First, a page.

Reluctance from China to do something has frustrated past administrations, but President Xi Jinping's willingness to implement UN Security Council sanctions and take steps to stop Chinese banks from doing business with Kim has buoyed the Trump administration's hopes.
Aides said Trump had frank discussions with Xi, who agreed during his remarks to reporters that denuclearization of the Korean Peninsula was desirable and advocated an approach of "dialogue and negotiation."
4. Still dodging
Trump was pressed on events from the home front throughout his travels, notably gun control in the wake of yet another mass shooting and allegations that Republican Senate hopeful Roy Moore made sexual advances towards teenagers. The president used foreign soil as an excuse to stay on his foreign policy messaging points and to avoid making domestic news.
Not that the strategy always worked.
In response to a question from NBC News about whether he would employ "extreme vetting" of those seeking to buy firearms aftermath of a mass shooting in a Texas church, Trump chided this reporter for "bringing up a situation that probably shouldn't be discussed too much right now." Vetting or gun control would have made "no difference" in Texas, the president said in an exchange that went viral.
The president also dodged when asked about Moore.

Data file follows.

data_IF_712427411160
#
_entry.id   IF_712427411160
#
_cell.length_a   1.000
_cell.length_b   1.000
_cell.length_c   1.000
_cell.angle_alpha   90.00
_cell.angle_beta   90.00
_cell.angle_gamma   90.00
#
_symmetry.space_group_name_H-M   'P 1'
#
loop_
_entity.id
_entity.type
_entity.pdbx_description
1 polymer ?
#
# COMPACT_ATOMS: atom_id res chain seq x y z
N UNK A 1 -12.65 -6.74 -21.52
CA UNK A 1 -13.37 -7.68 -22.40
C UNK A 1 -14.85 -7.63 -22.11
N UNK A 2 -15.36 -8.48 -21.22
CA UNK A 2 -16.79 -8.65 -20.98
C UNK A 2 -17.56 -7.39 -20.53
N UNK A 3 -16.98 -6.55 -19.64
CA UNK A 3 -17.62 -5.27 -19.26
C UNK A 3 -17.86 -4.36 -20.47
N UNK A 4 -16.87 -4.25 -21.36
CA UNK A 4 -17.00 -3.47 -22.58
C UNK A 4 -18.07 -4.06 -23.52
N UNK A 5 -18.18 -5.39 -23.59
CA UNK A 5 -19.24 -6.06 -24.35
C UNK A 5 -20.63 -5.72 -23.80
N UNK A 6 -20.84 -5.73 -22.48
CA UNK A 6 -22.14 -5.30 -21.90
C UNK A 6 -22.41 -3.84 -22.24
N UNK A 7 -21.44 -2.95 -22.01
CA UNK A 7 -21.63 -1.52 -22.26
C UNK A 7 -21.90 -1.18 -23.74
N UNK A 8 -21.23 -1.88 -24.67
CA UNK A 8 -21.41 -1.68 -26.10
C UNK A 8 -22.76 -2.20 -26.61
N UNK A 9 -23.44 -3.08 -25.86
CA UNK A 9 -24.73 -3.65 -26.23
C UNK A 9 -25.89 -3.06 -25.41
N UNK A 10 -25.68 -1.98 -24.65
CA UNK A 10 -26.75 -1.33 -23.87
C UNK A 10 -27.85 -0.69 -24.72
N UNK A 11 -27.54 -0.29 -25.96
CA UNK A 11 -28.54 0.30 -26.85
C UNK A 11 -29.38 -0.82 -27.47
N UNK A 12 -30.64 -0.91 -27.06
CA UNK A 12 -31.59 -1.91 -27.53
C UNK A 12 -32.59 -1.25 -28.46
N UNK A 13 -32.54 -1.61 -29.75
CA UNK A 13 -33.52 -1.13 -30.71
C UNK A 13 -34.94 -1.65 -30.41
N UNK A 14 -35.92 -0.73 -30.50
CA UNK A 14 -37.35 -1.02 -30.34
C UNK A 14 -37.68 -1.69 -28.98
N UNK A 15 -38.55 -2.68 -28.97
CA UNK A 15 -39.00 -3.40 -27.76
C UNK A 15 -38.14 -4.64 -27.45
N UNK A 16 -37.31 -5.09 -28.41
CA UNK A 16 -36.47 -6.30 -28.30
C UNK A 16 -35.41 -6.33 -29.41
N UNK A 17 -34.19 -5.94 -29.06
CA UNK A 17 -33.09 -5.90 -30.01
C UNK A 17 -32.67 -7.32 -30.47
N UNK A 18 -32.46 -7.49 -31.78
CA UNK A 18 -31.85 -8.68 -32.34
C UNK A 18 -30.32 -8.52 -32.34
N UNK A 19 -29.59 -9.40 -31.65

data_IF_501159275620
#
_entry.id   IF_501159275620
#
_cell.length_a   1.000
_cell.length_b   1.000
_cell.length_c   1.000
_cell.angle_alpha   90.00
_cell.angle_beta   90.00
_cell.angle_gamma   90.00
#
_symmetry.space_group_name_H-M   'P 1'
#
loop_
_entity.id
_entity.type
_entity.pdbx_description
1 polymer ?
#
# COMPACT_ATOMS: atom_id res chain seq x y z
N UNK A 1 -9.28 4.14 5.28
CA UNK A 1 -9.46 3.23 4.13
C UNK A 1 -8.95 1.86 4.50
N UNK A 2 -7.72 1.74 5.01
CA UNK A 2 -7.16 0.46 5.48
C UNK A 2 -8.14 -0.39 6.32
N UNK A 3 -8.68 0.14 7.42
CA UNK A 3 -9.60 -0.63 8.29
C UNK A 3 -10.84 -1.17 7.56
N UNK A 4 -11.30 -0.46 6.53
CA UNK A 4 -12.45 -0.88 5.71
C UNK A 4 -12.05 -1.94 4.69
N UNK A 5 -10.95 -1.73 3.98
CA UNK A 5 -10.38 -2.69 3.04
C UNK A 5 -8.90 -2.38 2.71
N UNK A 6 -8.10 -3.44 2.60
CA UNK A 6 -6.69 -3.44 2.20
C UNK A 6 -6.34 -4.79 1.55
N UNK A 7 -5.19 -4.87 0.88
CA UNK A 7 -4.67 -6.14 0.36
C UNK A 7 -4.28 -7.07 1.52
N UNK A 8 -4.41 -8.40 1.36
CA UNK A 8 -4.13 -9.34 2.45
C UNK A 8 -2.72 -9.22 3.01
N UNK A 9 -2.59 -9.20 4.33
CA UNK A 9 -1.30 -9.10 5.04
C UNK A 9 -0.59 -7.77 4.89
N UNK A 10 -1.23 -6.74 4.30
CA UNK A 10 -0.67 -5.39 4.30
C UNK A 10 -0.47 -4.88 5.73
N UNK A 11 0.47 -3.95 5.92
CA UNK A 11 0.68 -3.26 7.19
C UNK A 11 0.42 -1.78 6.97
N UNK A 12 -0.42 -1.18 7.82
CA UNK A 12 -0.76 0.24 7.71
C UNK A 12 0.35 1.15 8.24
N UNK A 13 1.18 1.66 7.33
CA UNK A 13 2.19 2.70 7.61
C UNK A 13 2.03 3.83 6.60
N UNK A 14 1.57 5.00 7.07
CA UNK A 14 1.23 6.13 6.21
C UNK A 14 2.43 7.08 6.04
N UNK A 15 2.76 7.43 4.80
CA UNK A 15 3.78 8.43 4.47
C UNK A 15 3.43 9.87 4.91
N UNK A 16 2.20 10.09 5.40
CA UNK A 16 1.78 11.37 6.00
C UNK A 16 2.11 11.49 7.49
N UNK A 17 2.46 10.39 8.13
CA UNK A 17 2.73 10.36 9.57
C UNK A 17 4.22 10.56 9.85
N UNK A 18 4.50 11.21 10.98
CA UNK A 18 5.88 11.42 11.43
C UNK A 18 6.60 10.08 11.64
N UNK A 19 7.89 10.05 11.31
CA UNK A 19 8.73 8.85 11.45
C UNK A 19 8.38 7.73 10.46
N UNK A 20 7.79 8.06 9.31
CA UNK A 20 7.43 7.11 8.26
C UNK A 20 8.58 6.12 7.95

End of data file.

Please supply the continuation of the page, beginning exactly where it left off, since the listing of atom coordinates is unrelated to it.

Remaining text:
"I've been with you folks, so I haven't gotten to see too much," Trump told reporters on Air Force One when asked about the Alabama Senate hopeful, shifting the conversation instead to his TV habits. "I'm dealing with the president of China, the president of Russia, I'm dealing with the folks over here. So I haven't devoted — I haven't been able to devote very much time to it."
5. What is there to show for it all?
The president departed Asia promising a "major" announcement back in D.C. Whether that's a previously undisclosed win from his five-nation tour is unclear.
But what was clear to trading partners is that the rules, as they pertain to trade relationships with the U.S., had changed.
"The United States has to be treated fairly in a reciprocal fashion," Trump declared in a Wednesday tweet while at the East Asia Summit here. "The massive TRADE deficits must go down quickly!"
And certainly Trump brought that message loud and clear to Asian partners while advisers parroted the "free, fair, and reciprocal" trade talking point to reporters repeatedly throughout the trip.
The question now is what does the president have to show for his time spent in the region?
The White House touted over $250 billion in commercial trade deals signed while in China, but those are more business deals than trade agreements.
There is "lots of work left to do" in bringing the trade relationship to the point where Trump will be satisfied, Secretary of State Rex Tillerson told reporters.
On North Korea, though the administration seems to have gotten more from China than its predecessors, there's still a long way to go.
Tillerson said leaders in Beijing had advocated for more waiting — to measure the impact of existing sanctions on North Korea.
"It is creating some stress with North Korea's economy," the secretary of state said. "There are clear signs, and the Chinese side has shared with us some of the signs that they're seeing."